Java-front 0.7

Stratego -- Strategies for Program Transformation
Released May 24, 2005


Java-front 0.7 requires Stratego/XT 0.14.

Source tar.gz

Source RPM

Redhat Linux RPM

SuSE Linux RPM

Fedora Core RPM

Nix Package

  • java-front 0.7 (one-click installation for i686-linux, open with nix-install-package)


Java-front is free software; you can redistribute it and/or modify it under the terms of the GNU Lesser General Public License as published by the Free Software Foundation; either version 2 of the License, or (at your option) any later version.

This software is distributed in the hope that it will be useful, but WITHOUT ANY WARRANTY; without even the implied warranty of MERCHANTABILITY or FITNESS FOR A PARTICULAR PURPOSE. See the GNU Lesser General Public License for more details.


This is a major update of Java-front, a package that provides the syntax-related support for implementing Java transformation systems.

Syntax Definition

Types that refer to member types of a parameterized class (e.g. the type M<O>.N) are now supported. The change does not affect the AST of members of unparameterized classes. The issue was reported by Valentin David. Thanks!

This release adds support for hexadecimal floating-point literals, which is a feature that was added to JLS3 without much fanfare. Hexadecimal floating-point literals have been added to Java to allow "precise and predictable specification of particular floating-point values".

The parse table Java-15.tbl now contains only a single start symbol: CompilationUnit. This results in better error reporting, for obscure reasons. The tool parse-java uses a different parse table with more start-symbols if a different (i.e. not CompilationUnit) start symbol is specified, otherwise Java-15.tbl is used.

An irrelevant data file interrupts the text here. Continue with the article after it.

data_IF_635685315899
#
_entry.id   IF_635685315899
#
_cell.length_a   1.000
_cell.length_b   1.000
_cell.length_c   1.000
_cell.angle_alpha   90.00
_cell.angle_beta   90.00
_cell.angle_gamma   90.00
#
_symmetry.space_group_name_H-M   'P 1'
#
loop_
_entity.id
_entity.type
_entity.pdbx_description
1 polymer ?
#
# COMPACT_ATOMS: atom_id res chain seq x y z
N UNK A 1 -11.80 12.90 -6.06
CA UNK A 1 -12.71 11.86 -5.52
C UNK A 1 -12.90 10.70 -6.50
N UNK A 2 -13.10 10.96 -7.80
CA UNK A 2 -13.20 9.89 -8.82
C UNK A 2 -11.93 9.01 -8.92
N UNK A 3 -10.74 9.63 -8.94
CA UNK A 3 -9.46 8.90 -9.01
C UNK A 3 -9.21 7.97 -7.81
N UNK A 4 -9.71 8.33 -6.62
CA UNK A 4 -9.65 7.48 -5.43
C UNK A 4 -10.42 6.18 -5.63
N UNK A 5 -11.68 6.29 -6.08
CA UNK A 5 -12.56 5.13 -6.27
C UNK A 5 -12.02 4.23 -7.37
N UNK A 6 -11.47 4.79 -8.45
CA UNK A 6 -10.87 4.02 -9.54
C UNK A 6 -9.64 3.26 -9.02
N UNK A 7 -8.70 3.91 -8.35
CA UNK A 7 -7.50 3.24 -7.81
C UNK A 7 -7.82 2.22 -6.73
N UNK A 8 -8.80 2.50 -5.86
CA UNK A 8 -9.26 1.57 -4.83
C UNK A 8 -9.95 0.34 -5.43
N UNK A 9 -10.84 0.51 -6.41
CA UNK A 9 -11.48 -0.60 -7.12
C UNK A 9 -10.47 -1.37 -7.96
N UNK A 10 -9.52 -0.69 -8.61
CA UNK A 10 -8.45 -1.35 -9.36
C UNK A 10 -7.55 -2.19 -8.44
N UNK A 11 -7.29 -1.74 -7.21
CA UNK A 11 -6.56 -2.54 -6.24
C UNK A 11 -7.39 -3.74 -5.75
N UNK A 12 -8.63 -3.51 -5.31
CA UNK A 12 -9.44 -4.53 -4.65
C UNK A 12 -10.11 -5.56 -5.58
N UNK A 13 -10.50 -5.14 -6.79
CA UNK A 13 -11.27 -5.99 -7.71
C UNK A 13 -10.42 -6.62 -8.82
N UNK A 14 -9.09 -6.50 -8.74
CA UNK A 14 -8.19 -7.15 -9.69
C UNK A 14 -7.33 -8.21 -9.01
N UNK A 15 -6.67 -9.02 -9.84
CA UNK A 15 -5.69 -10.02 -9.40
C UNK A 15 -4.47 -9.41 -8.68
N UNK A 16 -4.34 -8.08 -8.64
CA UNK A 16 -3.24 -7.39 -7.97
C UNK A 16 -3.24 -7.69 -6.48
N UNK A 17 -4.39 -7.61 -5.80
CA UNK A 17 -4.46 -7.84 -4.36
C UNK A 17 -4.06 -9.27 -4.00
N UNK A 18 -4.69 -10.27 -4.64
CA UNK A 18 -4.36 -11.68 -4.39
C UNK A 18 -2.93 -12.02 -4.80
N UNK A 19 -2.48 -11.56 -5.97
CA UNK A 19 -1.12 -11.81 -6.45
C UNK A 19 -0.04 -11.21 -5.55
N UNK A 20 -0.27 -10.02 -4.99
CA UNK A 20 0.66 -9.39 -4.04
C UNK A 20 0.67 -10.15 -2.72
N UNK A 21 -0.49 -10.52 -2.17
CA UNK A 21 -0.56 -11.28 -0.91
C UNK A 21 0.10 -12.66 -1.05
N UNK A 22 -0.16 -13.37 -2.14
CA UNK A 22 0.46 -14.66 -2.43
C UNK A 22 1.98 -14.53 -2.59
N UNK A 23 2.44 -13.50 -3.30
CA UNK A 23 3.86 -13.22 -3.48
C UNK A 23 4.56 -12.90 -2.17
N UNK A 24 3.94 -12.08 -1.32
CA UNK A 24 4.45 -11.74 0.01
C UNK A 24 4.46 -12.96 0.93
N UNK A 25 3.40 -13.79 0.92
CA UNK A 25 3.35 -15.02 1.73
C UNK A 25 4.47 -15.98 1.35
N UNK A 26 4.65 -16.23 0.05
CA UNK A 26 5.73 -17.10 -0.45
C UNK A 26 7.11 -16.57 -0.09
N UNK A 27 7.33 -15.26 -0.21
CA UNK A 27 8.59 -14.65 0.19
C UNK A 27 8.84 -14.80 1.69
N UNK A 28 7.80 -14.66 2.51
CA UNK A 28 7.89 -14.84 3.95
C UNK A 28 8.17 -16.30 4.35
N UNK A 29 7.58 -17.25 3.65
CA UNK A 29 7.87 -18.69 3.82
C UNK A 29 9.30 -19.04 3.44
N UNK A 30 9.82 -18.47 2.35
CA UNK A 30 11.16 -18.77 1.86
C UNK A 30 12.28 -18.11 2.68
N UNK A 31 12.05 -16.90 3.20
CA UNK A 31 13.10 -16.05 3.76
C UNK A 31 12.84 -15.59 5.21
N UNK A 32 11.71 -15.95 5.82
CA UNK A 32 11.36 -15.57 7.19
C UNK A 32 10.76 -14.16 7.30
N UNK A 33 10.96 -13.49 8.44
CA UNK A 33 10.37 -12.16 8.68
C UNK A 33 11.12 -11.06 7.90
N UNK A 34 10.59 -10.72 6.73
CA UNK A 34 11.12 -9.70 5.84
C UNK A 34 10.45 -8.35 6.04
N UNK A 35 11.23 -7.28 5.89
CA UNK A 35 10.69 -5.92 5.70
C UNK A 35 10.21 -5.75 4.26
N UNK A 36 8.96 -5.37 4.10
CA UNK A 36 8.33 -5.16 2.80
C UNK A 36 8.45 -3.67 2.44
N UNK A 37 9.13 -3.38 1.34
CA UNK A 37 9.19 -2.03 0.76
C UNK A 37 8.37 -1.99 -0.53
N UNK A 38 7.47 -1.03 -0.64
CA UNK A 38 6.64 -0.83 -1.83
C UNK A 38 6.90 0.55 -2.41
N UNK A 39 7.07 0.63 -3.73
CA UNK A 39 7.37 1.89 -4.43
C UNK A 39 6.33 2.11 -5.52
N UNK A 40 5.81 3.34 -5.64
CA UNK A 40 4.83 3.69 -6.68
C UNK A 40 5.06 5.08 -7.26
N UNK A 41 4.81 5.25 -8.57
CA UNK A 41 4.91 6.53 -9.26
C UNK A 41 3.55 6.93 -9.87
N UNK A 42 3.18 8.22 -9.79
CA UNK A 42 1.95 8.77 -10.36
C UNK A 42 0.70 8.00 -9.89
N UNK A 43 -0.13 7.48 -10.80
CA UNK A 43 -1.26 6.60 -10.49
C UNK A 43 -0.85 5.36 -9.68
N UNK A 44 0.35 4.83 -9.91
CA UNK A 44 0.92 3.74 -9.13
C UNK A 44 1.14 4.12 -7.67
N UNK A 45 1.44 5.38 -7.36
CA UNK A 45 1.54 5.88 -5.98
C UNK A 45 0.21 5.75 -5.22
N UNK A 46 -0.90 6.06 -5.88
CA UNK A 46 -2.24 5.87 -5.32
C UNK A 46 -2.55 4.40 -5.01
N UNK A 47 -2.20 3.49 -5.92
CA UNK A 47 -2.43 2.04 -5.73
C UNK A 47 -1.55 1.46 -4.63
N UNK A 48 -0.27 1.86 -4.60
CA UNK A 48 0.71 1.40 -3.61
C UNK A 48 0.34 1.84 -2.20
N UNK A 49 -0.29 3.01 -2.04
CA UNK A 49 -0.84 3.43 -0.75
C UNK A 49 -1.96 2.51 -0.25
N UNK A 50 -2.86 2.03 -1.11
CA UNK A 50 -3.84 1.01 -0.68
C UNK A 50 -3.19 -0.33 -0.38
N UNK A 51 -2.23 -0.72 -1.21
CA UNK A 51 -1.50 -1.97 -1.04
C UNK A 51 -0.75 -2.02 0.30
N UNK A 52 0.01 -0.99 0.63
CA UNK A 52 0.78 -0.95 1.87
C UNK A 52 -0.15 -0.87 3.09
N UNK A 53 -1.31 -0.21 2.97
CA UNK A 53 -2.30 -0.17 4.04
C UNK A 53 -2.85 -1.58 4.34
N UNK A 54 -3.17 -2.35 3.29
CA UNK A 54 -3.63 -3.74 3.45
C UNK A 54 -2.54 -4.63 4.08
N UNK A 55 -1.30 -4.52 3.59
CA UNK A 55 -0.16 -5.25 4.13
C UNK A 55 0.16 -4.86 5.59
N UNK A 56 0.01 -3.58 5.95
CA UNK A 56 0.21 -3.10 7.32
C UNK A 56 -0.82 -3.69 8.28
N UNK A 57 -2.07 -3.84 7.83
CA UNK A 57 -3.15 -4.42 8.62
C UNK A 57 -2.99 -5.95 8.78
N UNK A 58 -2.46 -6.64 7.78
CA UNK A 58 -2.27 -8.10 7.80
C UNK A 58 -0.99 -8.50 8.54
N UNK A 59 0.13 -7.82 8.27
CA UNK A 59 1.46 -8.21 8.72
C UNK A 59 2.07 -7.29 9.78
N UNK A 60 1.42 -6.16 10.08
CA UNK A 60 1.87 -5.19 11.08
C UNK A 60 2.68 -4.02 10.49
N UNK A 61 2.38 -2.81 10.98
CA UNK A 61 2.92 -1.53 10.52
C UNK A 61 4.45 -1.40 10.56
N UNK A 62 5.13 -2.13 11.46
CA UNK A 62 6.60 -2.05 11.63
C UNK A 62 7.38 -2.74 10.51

The constructor of the assert statement is now AssertStm (was Assert). This was requested by Valentin David to avoid name clashes.

Java-front 0.7 does no longer contain the obsolete 'basic' and 'generic' variants of the Java syntax definition. These variants have been deprecated for quite some time and do not seem to be in use anymore.

Pretty Printer

The Java-front syntax and pretty-printer is now tested with the most recent version of GNU Classpath: 0.15. This release contains much more Java code, which makes the testing even more thorough.

A minor bug in the pretty-printing of qualified types has been fixed. This issue only showed up when pretty-printing an AST after a transformation that produces empty type qualifiers. This is pattern that will never be produced by the parser. The pretty-printer now supports these empty qualifiers.

Internally, the pretty-printer has been restructured to be more modular. The module structure is similar to the syntax definition of Java. The pretty-printer is now available as a Stratego library as well (java/pp/- in the share directory).

Stratego Library

This release of Java-front generates a module of typematching strategies (e.g is-Expr) and installs it for use in your Stratego programs: java/typematch/common (contributed by Rob Vermaas).

Embedding of Java in Stratego

A bug in the meta variable for lists of formal parameters has been fixed (reported by Pankaj Risbood, fixed by Rob Vermaas). Also, several ambiguity problems have been fixed, some related to undesired splitting of identifiers (fixed by Rene de Groot).

The embedding now supports more verbose meta variables, which include a custom name, instead of just allowing a number. Example: bstm_foo (contributed by Rene de Groot).


Java-front now uses (and requires) pkg-config. This means that explicit configuration with the location of aterm, sdf, and strategoxt is no longer required. A plain ./configure should do the job. However, you might need to set your PKG_CONFIG_PATH if you did not install the dependencies in a standard location. Configure will tell you to do this if it cannot find aterm, sdf or strategoxt.

pkg-config can also be used to compile your Stratego program in a more convenient way from the command-line. Java-front declares a pkg-config variable strcflags, which contains the required include flags. For an example on how to use this strcflags variable, see:


A code browser for the syntax definition of Java is now available from the Java-front website. This feature has been contributed by Rob Vermaas, the author of xdoc, wich is used to generate the code browser.


  • Martin Bravenboer
  • Rene de Groot
  • Rob Vermaas
  • Valentin David
  • Pankaj Risbood


More Information

See the website of the Java-front for a general introduction to Java-front and its development.